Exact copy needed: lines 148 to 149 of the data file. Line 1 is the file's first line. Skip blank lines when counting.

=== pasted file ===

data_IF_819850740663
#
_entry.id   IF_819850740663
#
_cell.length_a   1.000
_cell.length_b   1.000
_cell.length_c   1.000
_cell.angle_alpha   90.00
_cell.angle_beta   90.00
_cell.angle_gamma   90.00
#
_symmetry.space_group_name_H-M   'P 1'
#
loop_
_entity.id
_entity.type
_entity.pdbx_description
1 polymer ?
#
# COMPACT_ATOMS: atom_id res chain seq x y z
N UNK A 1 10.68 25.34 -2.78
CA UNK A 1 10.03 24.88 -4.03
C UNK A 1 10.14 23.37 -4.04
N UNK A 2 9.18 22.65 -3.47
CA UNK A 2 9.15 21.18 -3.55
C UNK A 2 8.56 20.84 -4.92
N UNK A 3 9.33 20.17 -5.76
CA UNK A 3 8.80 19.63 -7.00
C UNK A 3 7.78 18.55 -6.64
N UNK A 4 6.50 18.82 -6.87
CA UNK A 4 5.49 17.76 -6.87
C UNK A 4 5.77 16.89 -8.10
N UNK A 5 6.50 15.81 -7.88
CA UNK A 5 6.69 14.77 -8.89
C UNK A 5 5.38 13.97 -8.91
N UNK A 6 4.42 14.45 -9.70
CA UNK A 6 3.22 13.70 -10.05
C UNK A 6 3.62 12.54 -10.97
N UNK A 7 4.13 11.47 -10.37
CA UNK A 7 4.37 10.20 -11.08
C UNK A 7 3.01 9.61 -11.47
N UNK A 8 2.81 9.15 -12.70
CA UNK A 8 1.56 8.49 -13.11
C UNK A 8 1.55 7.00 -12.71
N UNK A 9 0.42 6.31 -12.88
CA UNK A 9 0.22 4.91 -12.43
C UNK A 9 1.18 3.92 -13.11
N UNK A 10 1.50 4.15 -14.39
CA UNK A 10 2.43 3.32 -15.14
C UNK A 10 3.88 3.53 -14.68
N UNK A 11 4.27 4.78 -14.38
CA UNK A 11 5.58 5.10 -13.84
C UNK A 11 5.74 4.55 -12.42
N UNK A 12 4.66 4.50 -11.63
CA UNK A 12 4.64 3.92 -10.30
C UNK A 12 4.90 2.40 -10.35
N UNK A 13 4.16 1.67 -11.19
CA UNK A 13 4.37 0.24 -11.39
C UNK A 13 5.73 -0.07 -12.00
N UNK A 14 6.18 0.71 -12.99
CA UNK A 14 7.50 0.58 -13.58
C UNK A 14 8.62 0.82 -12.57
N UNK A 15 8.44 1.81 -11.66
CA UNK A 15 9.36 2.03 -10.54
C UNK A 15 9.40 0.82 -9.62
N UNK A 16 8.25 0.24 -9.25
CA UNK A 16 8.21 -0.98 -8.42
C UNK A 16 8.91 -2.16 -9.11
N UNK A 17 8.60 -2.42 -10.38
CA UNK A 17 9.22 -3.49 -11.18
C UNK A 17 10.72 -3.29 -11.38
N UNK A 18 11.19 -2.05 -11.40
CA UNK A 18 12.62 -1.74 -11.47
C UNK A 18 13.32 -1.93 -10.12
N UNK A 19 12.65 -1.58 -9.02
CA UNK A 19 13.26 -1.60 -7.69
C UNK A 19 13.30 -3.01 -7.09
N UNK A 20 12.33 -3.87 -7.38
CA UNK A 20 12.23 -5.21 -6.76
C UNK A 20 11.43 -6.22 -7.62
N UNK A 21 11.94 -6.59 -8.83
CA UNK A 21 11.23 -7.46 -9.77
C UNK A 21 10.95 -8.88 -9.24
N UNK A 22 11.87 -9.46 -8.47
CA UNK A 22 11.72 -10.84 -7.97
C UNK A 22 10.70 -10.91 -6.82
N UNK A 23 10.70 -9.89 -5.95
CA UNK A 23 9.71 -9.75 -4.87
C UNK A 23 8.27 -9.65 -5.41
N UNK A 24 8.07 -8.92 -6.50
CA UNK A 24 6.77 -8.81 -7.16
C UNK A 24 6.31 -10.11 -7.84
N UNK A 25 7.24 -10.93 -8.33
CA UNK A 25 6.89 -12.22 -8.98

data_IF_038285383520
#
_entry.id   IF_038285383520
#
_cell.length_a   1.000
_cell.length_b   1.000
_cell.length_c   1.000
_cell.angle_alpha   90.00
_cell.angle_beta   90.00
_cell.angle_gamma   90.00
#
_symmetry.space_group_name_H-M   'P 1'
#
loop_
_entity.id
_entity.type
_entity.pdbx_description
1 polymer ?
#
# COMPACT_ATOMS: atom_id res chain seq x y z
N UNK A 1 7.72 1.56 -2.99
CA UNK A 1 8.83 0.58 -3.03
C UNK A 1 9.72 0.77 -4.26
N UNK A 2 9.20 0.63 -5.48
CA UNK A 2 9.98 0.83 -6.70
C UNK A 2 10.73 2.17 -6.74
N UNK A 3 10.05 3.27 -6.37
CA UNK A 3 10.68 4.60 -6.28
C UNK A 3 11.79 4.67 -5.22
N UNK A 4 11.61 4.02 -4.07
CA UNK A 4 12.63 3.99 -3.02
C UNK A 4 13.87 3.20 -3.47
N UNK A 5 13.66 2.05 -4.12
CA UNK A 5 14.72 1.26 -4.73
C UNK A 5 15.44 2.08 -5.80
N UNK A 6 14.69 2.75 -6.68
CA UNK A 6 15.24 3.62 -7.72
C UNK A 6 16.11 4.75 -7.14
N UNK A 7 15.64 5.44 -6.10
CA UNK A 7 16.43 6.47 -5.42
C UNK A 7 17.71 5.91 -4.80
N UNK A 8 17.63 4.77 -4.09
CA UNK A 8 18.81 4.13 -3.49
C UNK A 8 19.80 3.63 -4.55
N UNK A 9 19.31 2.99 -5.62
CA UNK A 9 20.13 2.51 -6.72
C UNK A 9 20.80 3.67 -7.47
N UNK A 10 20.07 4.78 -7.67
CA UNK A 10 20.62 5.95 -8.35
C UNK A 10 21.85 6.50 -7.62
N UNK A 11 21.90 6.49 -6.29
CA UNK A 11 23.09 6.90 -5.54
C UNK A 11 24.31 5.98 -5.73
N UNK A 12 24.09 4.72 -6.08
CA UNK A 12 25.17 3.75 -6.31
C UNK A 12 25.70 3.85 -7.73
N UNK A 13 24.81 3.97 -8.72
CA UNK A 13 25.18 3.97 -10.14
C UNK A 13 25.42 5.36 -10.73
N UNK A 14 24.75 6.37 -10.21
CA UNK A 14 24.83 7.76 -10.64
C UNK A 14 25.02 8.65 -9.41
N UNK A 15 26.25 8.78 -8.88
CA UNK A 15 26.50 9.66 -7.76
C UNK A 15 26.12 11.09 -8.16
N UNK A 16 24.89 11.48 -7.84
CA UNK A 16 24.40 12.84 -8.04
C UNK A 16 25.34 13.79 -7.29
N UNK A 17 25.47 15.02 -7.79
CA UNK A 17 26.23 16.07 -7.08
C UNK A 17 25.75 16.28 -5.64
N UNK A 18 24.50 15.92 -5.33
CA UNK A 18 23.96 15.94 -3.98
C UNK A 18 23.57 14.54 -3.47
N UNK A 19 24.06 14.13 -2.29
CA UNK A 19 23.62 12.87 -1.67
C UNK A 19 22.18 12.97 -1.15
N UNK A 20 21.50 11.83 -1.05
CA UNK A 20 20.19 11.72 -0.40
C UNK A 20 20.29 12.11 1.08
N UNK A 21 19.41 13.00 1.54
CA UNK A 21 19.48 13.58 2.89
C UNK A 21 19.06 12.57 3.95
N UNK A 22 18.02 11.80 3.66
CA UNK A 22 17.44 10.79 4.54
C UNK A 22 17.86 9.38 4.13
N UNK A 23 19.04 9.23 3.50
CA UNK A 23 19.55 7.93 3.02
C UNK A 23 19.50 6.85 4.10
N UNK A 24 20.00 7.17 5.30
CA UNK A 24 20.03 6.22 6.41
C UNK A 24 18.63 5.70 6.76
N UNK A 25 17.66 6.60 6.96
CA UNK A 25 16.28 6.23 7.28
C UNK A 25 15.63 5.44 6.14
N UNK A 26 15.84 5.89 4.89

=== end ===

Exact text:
N UNK A 12 24.09 4.72 -6.08
CA UNK A 12 25.17 3.75 -6.31